There is no God?

As I write this article, we have just come through the 1996 Christmas period. One thing that always surprises me about this time of year is that thousands – perhaps millions – of people who deny or ignore God for the rest of the year find religion for a couple of weeks either side of December 25th.

It is not my purpose to criticize them. I have work with some of these people every day of my working life and have managed to get along very well with most of them. Perhaps you do too. People who live their lives as if there were no God. Some of them are very nice people. Some of them are not. Some of them live a somewhat decent life. Some of them do not.

It appears that, as this millennium draws to a close, only a handful of Canadians profess to believe in God and act upon that belief. One wonders if Jesus Christ is today repeating His words from Matthew 17:17: "O unbelieving and perverse generation... how long shall I put up with you?" We do know that He foresaw the conditions in the end time that caused Him to ask, "When the Son of Man comes, will he find faith on the earth?" (Luke 18:8)

Still, it always boggles my mind that so many people can live from day to day with the idea that there is no God, that the whole, vast, fabulous universe is nothing but a series of accidents, that they have nothing to look forward to beyond their allotted threescore and ten years other than an eternity of nothing. In the mean time, they appear to be saying my their action and their inaction, Eat, drink and be merry for tomorrow we die.

In James Autry's book, The Spirit of Retirement, the author recalls this remarkable quote from a lady by the name of Marti Sivi:

My whole life I have sought to find God.  When I was a little girl, I asked my mother where was God.  When she said she didn't know, nor did anyone else, I remember thinking, 'Well, why is everybody doing all kinds of things every day instead of trying to find out?'  I couldn't believe people were shopping, talking, making money, et cetera, without being preoccupied about finding God.  I have looked for God everywhere in my life.  I wanted certainty, I wanted hard facts.  I wanted to know where the manual was for human relationships if God existed.  Why did he just leave us here with nothing but our curiosity?

Ms. Sivi would be happy to learn that God did not leave us here with nothing but our curiosity.  He gave us His manual for living.  He gave us His Word.

I have believed in God for as long as I can remember. This, I know, does not make me any better than those who do not believe in Him.  When we were very young, my brother and I would make space in our beds at night to accommodate God the Father, Jesus Christ, and at least one angel!  Over the years since then, I have seen the hand of God working in and through His people. Like many of you, I have seen Him work miracles right here in my own family.  I have asked Him to heal my seriously ill child and He has answered with a clear "Yes."  Then, later and for reasons known only to Him, He has answered a similar request with a clear "No, not yet." Then, yet again with another clear "Yes."  I have seen my family doctor's mouth drop open in amazement at some of the healings God has performed for my daughters. Don't tell me that there is no God!

If an atheist were to ask me why I believe in God, I doubt that he would be willing to spare the time that my answer would take. I don't have the space here to express all of my reasons, but I know that most of you who are reading this already have a strong belief in God. This is good because I'm not sure that I can do justice to the setting down of all of these factors on paper. My efforts at writing cannot compete with the world's gifted professional authors. Many chapters from me could not convey this point to you any better than the following brief article* written thirty years ago by the late Jim Bishop, author of The Day Christ Died:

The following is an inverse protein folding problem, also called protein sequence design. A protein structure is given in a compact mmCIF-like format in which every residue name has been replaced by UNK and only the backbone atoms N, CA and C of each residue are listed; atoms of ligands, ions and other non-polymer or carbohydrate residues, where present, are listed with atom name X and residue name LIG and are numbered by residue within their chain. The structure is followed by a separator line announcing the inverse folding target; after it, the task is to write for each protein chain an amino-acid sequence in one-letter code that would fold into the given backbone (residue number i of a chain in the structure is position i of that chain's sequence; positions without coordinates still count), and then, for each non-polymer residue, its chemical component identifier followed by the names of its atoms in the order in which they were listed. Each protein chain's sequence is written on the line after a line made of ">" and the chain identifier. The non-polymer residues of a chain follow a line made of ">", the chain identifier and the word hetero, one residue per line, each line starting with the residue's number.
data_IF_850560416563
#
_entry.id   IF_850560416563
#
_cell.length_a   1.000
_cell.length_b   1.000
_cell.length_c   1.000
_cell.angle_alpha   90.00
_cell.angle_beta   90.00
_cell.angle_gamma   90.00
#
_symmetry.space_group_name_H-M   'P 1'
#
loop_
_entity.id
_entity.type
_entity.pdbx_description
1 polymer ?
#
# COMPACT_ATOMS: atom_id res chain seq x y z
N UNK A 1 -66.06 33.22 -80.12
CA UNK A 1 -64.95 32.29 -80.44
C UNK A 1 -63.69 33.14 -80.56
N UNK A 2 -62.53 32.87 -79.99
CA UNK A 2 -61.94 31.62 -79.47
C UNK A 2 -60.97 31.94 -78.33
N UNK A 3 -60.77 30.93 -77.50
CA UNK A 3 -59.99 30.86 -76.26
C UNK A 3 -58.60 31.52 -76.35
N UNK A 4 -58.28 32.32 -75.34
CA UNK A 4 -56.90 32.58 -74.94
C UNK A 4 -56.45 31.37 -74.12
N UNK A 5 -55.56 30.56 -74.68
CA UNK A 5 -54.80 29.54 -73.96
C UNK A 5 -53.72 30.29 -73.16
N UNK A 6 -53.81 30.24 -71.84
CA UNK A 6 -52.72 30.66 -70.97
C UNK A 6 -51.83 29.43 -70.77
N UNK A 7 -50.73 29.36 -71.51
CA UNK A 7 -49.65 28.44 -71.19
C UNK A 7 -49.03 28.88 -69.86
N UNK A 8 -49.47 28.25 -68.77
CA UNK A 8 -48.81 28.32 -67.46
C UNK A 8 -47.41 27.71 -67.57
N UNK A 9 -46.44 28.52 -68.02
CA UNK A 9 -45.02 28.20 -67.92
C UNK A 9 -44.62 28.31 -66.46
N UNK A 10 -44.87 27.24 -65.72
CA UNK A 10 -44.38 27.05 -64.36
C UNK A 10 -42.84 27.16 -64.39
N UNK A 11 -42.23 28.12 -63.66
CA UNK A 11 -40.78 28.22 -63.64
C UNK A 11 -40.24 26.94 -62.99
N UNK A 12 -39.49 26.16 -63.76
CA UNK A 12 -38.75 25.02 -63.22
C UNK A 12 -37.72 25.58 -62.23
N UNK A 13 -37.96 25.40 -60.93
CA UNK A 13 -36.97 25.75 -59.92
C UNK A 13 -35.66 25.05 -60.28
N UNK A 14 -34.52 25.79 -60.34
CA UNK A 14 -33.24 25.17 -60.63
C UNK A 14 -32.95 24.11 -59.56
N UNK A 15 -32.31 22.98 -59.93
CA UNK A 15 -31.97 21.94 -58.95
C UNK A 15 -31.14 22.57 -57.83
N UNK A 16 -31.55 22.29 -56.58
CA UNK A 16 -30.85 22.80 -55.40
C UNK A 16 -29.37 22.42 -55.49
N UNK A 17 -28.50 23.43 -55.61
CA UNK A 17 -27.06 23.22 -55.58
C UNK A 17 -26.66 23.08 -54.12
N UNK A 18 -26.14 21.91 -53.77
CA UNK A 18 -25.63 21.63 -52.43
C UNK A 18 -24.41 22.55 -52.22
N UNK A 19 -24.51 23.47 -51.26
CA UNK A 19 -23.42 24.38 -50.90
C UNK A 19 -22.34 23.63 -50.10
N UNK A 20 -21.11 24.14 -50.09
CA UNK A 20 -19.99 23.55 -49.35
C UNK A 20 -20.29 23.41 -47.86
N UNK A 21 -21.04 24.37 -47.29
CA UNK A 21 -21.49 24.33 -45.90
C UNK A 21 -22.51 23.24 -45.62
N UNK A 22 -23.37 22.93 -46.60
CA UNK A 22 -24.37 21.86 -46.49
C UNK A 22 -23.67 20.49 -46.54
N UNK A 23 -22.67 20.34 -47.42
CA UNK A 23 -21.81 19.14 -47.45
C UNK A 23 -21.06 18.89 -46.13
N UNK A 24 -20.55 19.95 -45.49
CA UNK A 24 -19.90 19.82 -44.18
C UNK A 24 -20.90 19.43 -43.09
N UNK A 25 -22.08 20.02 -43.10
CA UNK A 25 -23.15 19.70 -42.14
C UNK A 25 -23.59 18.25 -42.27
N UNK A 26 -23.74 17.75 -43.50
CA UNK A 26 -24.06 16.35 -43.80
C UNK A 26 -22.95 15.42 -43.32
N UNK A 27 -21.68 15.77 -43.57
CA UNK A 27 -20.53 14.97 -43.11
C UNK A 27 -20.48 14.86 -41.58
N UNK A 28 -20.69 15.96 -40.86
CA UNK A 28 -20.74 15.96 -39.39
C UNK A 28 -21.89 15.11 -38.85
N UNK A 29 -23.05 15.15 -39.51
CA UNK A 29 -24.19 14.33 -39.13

There is no God.

All of the wonders around us are accidental.  No almighty hand made a thousand billion stars.  They made themselves.  No power keeps them on their steady course.  The earth spins itself to keep the oceans from falling off towards the sun.  The earth gives itself day and night, tilts itself so that we get seasons.  Without the magnetic poles man would be unable to navigate the trackless oceans of water and air, but they just grew there.

The human heart will beat for seventy or eighty years without faltering.  How does it get sufficient rest between beats?

A kidney will filter poison from the blood, and leave good things alone.  How does it know one from the other?  How about the sugar thermostat in the pancreas?  It maintains a level of sugar in the blood sufficient for energy; without it, all of us would fall into a coma and die.

Who gave the human tongue flexibility to form words – and a brain to understand them – but denied this to all other animals?  Do infants teach themselves to cry when they are hungry or hurt?

Who showed a womb how to take the love of two persons and keep splitting a tiny fertilized ovum until, in time, a baby would have the proper number of fingers, eyes, ears and hair in the right places and come into the world when it is strong enough to sustain life?

There is no God?

'The fool has said in his heart, "There is no God."'  (Psalms 14:1; 53:1)

 

*  Copyright 1966 by Jim Bishop, Miami Herald (July 27, 1987), Miami, Florida: Used by permission

 

Printable version  =>

 

This page last updated: March 11, 2012